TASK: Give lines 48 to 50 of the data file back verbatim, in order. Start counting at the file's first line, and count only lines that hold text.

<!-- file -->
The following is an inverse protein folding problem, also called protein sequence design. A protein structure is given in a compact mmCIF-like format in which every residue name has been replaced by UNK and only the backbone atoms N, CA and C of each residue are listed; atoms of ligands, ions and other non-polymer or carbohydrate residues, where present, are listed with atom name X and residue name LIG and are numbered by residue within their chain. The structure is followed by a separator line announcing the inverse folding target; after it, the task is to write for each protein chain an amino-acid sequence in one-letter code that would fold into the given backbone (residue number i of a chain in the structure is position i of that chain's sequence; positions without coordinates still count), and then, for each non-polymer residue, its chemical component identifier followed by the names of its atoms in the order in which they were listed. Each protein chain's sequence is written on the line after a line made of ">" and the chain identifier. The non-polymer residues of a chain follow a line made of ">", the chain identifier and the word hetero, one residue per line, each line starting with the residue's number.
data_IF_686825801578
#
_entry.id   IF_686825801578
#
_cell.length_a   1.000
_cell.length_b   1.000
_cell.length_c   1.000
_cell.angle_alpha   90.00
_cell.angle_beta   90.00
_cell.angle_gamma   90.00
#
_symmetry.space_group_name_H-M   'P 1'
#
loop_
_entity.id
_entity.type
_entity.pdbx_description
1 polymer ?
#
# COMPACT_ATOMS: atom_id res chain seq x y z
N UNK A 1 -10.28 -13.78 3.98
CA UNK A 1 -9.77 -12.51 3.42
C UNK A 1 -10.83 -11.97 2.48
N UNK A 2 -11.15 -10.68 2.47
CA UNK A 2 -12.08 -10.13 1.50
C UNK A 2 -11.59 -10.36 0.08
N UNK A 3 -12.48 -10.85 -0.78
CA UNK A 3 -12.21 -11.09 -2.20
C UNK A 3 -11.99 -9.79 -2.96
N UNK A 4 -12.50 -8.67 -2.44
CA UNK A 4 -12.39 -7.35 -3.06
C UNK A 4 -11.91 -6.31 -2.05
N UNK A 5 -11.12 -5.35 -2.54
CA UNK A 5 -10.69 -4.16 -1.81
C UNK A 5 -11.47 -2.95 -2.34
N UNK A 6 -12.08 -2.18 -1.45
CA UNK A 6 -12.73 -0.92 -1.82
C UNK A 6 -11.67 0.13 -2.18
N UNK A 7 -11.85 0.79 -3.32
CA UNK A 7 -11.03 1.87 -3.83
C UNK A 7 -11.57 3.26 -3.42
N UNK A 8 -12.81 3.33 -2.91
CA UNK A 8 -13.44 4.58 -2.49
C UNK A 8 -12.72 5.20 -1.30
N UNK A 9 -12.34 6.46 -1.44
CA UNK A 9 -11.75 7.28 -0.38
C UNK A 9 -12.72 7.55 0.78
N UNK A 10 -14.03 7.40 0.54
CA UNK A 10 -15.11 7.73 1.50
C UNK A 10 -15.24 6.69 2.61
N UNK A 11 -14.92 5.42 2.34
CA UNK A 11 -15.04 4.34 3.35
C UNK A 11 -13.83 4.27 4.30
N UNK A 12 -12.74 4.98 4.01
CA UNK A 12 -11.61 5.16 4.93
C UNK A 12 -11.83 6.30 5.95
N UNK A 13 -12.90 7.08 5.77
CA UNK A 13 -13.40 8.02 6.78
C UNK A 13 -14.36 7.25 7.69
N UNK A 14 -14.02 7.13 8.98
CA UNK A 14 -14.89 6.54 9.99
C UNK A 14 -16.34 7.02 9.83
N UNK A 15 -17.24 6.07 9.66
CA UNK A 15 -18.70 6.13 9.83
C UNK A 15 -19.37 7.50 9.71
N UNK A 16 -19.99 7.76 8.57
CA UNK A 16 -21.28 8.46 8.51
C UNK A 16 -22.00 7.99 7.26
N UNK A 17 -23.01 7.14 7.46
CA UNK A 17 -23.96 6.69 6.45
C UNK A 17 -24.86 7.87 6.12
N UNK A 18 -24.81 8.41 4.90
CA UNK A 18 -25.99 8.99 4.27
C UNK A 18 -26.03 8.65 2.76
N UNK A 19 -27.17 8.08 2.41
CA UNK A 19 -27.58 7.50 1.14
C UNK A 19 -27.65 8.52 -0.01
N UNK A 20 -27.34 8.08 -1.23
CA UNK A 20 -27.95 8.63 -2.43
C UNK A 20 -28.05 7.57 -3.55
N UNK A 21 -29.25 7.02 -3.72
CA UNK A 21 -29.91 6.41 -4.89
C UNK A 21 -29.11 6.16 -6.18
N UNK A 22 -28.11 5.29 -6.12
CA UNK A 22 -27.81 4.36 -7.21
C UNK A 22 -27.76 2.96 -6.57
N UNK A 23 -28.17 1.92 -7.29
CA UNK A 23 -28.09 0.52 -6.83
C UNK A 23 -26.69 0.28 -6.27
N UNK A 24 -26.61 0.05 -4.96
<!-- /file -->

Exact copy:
C UNK A 9 -12.72 7.55 0.78
N UNK A 10 -14.03 7.40 0.54
CA UNK A 10 -15.11 7.73 1.50